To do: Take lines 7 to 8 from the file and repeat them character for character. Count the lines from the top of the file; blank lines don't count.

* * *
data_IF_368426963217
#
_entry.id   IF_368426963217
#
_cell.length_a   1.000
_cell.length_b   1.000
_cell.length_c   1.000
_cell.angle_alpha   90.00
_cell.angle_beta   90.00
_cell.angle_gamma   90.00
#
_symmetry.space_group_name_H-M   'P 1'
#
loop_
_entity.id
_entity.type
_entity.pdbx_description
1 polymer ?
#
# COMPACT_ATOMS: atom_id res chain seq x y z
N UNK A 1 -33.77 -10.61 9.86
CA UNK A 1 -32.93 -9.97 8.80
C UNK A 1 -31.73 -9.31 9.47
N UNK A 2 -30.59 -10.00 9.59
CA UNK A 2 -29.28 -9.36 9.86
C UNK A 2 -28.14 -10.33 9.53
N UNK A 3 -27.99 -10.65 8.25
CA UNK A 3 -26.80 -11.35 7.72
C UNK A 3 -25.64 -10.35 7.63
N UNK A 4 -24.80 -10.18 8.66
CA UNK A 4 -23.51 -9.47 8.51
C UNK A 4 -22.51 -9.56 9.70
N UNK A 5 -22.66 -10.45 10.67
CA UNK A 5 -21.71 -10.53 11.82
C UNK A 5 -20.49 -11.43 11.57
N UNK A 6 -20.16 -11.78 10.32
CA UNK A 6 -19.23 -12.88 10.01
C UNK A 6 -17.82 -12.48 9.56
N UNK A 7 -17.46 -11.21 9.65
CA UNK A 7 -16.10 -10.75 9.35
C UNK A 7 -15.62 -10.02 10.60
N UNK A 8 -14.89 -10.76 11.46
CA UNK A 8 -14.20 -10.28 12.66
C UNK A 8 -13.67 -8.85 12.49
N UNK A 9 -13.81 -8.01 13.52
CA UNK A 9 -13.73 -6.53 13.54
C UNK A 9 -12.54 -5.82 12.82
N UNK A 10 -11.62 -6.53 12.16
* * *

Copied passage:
_cell.length_c   1.000
_cell.angle_alpha   90.00